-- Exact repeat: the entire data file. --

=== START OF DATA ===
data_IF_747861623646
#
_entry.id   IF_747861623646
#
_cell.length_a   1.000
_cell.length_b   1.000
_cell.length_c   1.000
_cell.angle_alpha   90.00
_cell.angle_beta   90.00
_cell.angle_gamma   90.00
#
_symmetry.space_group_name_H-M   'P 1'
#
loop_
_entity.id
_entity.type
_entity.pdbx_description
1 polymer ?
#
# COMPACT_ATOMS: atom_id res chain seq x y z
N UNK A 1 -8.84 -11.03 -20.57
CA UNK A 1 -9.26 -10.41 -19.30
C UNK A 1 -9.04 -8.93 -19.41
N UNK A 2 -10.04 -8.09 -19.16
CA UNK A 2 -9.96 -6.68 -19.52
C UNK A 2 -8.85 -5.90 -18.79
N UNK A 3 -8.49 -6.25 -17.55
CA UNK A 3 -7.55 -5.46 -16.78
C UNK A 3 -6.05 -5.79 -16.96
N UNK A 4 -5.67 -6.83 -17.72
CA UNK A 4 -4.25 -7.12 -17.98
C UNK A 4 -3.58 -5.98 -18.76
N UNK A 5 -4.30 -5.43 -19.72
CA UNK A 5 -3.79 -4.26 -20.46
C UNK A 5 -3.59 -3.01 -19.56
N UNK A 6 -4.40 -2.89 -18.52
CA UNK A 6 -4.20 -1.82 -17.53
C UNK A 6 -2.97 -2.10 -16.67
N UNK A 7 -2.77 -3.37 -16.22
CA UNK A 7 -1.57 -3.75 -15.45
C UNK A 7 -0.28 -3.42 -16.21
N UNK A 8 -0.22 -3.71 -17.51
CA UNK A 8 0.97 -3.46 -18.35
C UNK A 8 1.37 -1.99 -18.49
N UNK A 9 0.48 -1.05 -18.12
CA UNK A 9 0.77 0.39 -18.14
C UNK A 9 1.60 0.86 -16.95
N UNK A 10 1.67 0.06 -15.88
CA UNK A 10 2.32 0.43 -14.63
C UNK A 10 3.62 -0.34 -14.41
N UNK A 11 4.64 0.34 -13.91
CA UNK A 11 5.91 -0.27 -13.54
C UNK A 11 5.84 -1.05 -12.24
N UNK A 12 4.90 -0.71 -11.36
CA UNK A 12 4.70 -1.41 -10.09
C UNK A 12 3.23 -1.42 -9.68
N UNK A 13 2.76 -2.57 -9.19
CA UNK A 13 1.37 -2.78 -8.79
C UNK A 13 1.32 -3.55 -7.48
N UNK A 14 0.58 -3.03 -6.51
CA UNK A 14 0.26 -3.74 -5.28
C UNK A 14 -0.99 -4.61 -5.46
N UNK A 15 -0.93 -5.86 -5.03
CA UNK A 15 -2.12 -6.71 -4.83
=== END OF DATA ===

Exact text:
data_IF_747861623646
#
_entry.id   IF_747861623646
#
_cell.length_a   1.000
_cell.length_b   1.000
_cell.length_c   1.000
_cell.angle_alpha   90.00
_cell.angle_beta   90.00
_cell.angle_gamma   90.00
#
_symmetry.space_group_name_H-M   'P 1'
#
loop_
_entity.id
_entity.type
_entity.pdbx_description
1 polymer ?
#
# COMPACT_ATOMS: atom_id res chain seq x y z
N UNK A 1 -8.84 -11.03 -20.57
CA UNK A 1 -9.26 -10.41 -19.30
C UNK A 1 -9.04 -8.93 -19.41
N UNK A 2 -10.04 -8.09 -19.16
CA UNK A 2 -9.96 -6.68 -19.52
C UNK A 2 -8.85 -5.90 -18.79
N UNK A 3 -8.49 -6.25 -17.55
CA UNK A 3 -7.55 -5.46 -16.78
C UNK A 3 -6.05 -5.79 -16.96
N UNK A 4 -5.67 -6.83 -17.72
CA UNK A 4 -4.25 -7.12 -17.98
C UNK A 4 -3.58 -5.98 -18.76
N UNK A 5 -4.30 -5.43 -19.72
CA UNK A 5 -3.79 -4.26 -20.46
C UNK A 5 -3.59 -3.01 -19.56
N UNK A 6 -4.40 -2.89 -18.52
CA UNK A 6 -4.20 -1.82 -17.53
C UNK A 6 -2.97 -2.10 -16.67
N UNK A 7 -2.77 -3.37 -16.22
CA UNK A 7 -1.57 -3.75 -15.45
C UNK A 7 -0.28 -3.42 -16.21
N UNK A 8 -0.22 -3.71 -17.51
CA UNK A 8 0.97 -3.46 -18.35
C UNK A 8 1.37 -1.99 -18.49
N UNK A 9 0.48 -1.05 -18.12
CA UNK A 9 0.77 0.39 -18.14
C UNK A 9 1.60 0.86 -16.95
N UNK A 10 1.67 0.06 -15.88
CA UNK A 10 2.32 0.43 -14.63
C UNK A 10 3.62 -0.34 -14.41
N UNK A 11 4.64 0.34 -13.91
CA UNK A 11 5.91 -0.27 -13.54
C UNK A 11 5.84 -1.05 -12.24
N UNK A 12 4.90 -0.71 -11.36
CA UNK A 12 4.70 -1.41 -10.09
C UNK A 12 3.23 -1.42 -9.68
N UNK A 13 2.76 -2.57 -9.19
CA UNK A 13 1.37 -2.78 -8.79
C UNK A 13 1.32 -3.55 -7.48
N UNK A 14 0.58 -3.03 -6.51
CA UNK A 14 0.26 -3.74 -5.28
C UNK A 14 -0.99 -4.61 -5.46
N UNK A 15 -0.93 -5.86 -5.03
CA UNK A 15 -2.12 -6.71 -4.83